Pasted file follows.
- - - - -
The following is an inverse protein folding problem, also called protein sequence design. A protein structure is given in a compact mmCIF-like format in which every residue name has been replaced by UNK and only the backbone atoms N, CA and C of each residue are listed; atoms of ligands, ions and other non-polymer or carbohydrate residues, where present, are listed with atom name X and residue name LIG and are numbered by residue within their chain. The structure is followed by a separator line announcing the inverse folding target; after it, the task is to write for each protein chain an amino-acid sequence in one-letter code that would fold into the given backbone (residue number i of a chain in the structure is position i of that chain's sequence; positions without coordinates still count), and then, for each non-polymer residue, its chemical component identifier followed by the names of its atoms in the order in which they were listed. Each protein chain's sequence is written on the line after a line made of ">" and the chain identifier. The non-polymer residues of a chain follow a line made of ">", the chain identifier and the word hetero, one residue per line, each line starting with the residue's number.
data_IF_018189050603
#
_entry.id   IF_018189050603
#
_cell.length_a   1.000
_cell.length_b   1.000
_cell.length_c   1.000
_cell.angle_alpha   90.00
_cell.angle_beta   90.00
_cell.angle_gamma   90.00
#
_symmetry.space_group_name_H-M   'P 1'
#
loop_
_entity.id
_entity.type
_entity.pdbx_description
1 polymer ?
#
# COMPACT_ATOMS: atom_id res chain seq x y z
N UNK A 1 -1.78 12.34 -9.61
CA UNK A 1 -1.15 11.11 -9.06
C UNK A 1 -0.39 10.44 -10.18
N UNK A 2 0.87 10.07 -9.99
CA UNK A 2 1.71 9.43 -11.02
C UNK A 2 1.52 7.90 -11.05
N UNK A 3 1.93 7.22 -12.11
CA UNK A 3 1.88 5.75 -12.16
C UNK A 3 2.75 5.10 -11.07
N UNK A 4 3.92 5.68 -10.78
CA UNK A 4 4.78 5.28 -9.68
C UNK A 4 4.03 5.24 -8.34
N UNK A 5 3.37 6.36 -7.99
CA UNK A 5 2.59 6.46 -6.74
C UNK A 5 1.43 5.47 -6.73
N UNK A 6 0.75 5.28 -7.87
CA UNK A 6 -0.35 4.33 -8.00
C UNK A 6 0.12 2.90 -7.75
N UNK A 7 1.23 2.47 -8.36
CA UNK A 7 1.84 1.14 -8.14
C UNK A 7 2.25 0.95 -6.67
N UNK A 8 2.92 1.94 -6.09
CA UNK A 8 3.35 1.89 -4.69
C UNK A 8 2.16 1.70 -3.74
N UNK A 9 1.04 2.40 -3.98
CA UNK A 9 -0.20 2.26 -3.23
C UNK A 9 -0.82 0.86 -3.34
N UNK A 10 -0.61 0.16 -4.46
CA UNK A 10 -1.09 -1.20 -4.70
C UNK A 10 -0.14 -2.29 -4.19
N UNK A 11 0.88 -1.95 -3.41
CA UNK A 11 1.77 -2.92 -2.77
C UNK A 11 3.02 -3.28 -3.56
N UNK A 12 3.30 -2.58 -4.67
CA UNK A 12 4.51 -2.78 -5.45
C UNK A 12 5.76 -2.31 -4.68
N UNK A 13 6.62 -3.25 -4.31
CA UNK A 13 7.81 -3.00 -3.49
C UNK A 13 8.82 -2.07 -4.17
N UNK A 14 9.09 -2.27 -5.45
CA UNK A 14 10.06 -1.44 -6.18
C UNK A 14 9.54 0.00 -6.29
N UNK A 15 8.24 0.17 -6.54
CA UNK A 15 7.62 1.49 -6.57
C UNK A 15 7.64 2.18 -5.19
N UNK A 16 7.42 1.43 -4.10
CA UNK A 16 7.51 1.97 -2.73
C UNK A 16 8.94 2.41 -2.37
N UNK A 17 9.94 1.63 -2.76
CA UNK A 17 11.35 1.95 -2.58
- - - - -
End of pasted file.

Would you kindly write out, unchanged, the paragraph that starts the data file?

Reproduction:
The following is an inverse protein folding problem, also called protein sequence design. A protein structure is given in a compact mmCIF-like format in which every residue name has been replaced by UNK and only the backbone atoms N, CA and C of each residue are listed; atoms of ligands, ions and other non-polymer or carbohydrate residues, where present, are listed with atom name X and residue name LIG and are numbered by residue within their chain. The structure is followed by a separator line announcing the inverse folding target; after it, the task is to write for each protein chain an amino-acid sequence in one-letter code that would fold into the given backbone (residue number i of a chain in the structure is position i of that chain's sequence; positions without coordinates still count), and then, for each non-polymer residue, its chemical component identifier followed by the names of its atoms in the order in which they were listed. Each protein chain's sequence is written on the line after a line made of ">" and the chain identifier. The non-polymer residues of a chain follow a line made of ">", the chain identifier and the word hetero, one residue per line, each line starting with the residue's number.